In our Parting Shot series, readers share their stories of expat life in Hong Kong. Here, LOUISE CROWE meditates on growing things and what she learned from planting a herb garden in Hong Kong.
A few months ago, I decided to plant a herb garden on the balcony. It marked the end of a difficult period, in which employment and a future in Asia were very uncertain indeed. At times during those troubled months, I felt rootless and stateless, unwanted, and unable to express agency over my circumstances. It’s amazing how our thoughts can spiral out of control when the basics, like a place to live, feel precarious.
Planting a herb garden was very noticeably an antidote to all that. I purposefully chose aromatic herbs like rosemary, tarragon and mint, which release a scent at the slightest brush. Elbow-deep in potting compost, I very quickly realised that, from the eighth floor, I was literally grounding myself and fulfilling a previously unrecognised need to put down roots.
The idea began earlier when my attempts to reduce my plastic footprint progressed from the bathroom to the kitchen, and the small, over-priced plastic pouches of herbs started to bother me. A couple of weeks after assembling the herbs, when I still couldn’t walk past them without a quick tousle and sniff, I noticed a wrinkled tomato in the fridge and remembered the leftover compost and spare pots I had stashed away in the back kitchen.
Fast forward three months and the situation seems to be getting out of hand. Now I have tomato, bay, capsicum and chilli plants growing beside the sage, thyme, oregano, tarragon, mint, marjoram, rosemary and coriander – close to one hundred plants in total, not counting the ones I have given away to friends. I keep thinking that some will die back or succumb to a disease but instead they continue to grow and thrive.
It’s such a simple pleasure to plant a seed and watch it grow, one that I now struggle to believe I had lost touch with. First comes the anticipation. Then, after a week or so, delicate stems begin to appear on the surface of the soil – they’re bent at the waist in the evening, then standing proud waving their seed leaves the following morning, ta daah! At first there is one, then a couple more; suddenly, there’s a burgeoning cacophony, growing so fast you can almost hear them.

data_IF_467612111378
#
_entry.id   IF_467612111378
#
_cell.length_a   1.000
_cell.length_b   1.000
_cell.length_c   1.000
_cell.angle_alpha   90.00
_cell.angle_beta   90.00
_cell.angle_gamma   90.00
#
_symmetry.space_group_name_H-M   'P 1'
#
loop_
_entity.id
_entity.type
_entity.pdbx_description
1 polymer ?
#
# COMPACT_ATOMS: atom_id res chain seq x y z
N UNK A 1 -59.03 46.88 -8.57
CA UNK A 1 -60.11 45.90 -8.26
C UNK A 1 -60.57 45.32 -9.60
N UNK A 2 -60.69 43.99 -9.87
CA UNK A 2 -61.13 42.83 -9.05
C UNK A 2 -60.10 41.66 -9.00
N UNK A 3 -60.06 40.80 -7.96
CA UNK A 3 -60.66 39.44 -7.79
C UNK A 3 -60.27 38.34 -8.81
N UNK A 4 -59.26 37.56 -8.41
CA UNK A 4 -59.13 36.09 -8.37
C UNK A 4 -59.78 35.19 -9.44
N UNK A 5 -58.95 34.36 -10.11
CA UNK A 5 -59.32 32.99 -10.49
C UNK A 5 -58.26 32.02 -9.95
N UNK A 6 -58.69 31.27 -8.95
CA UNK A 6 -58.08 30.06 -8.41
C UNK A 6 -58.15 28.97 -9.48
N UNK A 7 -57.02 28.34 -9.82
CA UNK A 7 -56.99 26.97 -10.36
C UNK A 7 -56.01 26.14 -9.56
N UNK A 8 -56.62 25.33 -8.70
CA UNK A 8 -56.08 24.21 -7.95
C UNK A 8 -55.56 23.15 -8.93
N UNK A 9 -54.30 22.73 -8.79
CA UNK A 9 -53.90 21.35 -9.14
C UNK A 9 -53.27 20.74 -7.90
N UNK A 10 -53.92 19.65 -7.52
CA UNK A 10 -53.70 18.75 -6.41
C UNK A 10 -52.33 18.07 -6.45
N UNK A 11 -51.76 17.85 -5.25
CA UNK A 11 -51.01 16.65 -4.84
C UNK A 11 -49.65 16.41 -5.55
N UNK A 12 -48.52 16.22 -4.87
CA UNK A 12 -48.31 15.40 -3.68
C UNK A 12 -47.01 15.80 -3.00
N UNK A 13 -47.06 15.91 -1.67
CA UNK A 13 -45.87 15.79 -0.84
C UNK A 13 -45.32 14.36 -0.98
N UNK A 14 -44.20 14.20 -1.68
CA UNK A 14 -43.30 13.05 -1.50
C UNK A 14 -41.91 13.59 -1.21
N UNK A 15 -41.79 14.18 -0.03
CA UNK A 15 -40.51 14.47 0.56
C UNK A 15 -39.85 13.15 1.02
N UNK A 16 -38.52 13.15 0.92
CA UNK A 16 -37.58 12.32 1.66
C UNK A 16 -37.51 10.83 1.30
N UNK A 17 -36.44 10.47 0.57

Watering has become an evening ritual. I should buy a watering can but in truth, traipsing to and fro with a jug is all part of the slowing down and the quietening at the end of the day. There’s a stillness to this collection of plants, and a quiet determination not just to survive but to thrive. If they’ve wilted in a hot, drying wind, a cool drink makes them stand proudly again within a few minutes. It’s almost like gratitude made visible.
The rate of change is slower now. They’re steadily building height and strength, siphoning carbon from the atmosphere. I expect they’ll flower in another month or two and we’ll see what pollinators they attract, which other species they will benefit. So, for now, it’s a waiting game. First grounding, then gratitude and now patience. I wonder what these plants will teach me next.
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This article first appeared in the Winter 2020 issue of Expat Living magazine. Subscribe now so you never miss an issue.